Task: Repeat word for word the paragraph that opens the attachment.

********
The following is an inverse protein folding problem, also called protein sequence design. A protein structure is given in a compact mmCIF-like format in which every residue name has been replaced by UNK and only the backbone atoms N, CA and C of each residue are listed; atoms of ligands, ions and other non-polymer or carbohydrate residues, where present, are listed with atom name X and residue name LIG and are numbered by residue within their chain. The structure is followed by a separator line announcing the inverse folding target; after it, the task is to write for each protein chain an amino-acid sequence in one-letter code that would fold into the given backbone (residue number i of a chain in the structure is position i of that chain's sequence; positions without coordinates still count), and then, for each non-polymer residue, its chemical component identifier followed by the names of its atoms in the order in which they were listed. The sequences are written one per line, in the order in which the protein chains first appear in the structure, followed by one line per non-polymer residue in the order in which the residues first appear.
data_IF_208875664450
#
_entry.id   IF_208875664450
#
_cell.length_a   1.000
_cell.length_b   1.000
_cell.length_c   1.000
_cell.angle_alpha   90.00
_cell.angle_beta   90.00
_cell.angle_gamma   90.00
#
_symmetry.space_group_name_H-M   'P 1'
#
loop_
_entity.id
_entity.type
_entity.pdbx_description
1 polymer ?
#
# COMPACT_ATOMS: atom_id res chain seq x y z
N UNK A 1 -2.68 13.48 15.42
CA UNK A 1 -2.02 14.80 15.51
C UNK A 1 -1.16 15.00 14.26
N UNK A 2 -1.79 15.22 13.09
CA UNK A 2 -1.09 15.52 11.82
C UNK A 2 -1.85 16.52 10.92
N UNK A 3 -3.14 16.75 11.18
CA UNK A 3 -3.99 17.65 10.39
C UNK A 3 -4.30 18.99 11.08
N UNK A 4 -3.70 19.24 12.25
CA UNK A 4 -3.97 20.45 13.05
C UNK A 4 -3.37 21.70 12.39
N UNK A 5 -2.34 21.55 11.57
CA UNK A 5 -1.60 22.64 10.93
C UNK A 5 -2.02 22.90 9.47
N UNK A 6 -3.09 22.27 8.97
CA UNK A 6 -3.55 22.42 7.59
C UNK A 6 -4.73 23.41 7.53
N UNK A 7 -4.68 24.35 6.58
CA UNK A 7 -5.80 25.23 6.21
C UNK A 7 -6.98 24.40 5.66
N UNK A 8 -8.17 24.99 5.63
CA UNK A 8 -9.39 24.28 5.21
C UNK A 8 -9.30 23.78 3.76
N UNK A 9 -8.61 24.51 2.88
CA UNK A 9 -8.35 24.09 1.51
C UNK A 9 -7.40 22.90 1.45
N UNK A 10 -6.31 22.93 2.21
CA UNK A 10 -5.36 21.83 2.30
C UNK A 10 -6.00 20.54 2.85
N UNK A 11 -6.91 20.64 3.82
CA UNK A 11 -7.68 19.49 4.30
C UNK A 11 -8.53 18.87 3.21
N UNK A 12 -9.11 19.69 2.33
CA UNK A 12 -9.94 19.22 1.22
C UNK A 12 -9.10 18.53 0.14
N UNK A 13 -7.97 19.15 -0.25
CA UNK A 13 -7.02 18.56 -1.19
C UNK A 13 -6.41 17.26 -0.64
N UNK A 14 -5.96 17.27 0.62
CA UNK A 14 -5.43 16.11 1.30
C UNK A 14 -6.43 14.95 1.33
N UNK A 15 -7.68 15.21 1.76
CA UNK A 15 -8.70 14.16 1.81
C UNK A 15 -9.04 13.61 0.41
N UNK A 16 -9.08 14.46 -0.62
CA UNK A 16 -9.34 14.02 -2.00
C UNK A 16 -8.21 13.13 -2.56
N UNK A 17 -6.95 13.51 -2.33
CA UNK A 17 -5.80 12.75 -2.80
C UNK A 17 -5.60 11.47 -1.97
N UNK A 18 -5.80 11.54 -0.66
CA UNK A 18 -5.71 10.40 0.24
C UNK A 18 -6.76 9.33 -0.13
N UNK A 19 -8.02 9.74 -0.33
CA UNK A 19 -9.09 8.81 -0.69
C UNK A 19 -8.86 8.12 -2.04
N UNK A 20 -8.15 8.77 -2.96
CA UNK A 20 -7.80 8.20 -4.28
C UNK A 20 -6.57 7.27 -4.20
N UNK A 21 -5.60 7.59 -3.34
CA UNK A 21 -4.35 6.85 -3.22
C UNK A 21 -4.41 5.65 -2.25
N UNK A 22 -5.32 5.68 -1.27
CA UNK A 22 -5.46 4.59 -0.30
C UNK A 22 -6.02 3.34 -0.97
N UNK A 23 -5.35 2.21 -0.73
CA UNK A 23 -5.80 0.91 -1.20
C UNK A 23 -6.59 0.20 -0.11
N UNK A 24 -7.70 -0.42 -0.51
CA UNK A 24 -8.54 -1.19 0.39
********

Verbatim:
The following is an inverse protein folding problem, also called protein sequence design. A protein structure is given in a compact mmCIF-like format in which every residue name has been replaced by UNK and only the backbone atoms N, CA and C of each residue are listed; atoms of ligands, ions and other non-polymer or carbohydrate residues, where present, are listed with atom name X and residue name LIG and are numbered by residue within their chain. The structure is followed by a separator line announcing the inverse folding target; after it, the task is to write for each protein chain an amino-acid sequence in one-letter code that would fold into the given backbone (residue number i of a chain in the structure is position i of that chain's sequence; positions without coordinates still count), and then, for each non-polymer residue, its chemical component identifier followed by the names of its atoms in the order in which they were listed. The sequences are written one per line, in the order in which the protein chains first appear in the structure, followed by one line per non-polymer residue in the order in which the residues first appear.